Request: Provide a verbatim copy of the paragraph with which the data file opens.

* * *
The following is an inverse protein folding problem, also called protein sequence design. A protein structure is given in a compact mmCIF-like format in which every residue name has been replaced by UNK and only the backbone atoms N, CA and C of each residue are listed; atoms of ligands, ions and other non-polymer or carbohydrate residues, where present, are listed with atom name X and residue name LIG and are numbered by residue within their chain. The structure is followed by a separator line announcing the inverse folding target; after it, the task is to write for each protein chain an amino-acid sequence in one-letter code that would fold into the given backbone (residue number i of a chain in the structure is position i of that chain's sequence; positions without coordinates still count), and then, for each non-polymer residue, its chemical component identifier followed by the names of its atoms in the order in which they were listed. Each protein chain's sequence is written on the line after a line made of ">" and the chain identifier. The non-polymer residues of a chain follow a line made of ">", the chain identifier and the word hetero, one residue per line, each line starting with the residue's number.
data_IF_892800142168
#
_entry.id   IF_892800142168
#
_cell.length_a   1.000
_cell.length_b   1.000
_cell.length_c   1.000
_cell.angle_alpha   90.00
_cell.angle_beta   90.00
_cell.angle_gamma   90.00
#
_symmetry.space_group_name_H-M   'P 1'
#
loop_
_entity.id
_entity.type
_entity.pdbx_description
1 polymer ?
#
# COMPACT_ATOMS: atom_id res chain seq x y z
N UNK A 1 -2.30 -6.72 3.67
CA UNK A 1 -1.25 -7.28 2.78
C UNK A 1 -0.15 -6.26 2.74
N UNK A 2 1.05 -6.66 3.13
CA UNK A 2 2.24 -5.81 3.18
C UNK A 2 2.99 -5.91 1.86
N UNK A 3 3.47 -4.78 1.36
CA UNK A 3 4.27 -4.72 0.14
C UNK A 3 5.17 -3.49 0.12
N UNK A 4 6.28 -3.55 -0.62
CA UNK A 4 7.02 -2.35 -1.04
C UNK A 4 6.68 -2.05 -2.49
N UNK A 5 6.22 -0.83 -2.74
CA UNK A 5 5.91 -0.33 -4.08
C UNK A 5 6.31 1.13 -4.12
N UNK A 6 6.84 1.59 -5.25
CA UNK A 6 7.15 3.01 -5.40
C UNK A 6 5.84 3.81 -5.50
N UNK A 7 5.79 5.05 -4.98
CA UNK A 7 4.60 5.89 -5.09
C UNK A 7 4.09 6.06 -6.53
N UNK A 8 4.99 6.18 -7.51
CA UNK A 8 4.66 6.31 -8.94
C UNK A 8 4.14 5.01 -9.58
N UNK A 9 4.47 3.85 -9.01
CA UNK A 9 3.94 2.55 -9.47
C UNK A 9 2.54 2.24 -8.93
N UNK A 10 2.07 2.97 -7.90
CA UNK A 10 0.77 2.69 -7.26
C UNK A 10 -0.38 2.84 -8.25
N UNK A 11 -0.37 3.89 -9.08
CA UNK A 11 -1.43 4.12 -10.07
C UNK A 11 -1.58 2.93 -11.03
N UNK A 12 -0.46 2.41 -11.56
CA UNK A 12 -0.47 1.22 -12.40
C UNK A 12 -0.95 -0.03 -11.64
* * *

The following is an inverse protein folding problem, also called protein sequence design. A protein structure is given in a compact mmCIF-like format in which every residue name has been replaced by UNK and only the backbone atoms N, CA and C of each residue are listed; atoms of ligands, ions and other non-polymer or carbohydrate residues, where present, are listed with atom name X and residue name LIG and are numbered by residue within their chain. The structure is followed by a separator line announcing the inverse folding target; after it, the task is to write for each protein chain an amino-acid sequence in one-letter code that would fold into the given backbone (residue number i of a chain in the structure is position i of that chain's sequence; positions without coordinates still count), and then, for each non-polymer residue, its chemical component identifier followed by the names of its atoms in the order in which they were listed. Each protein chain's sequence is written on the line after a line made of ">" and the chain identifier. The non-polymer residues of a chain follow a line made of ">", the chain identifier and the word hetero, one residue per line, each line starting with the residue's number.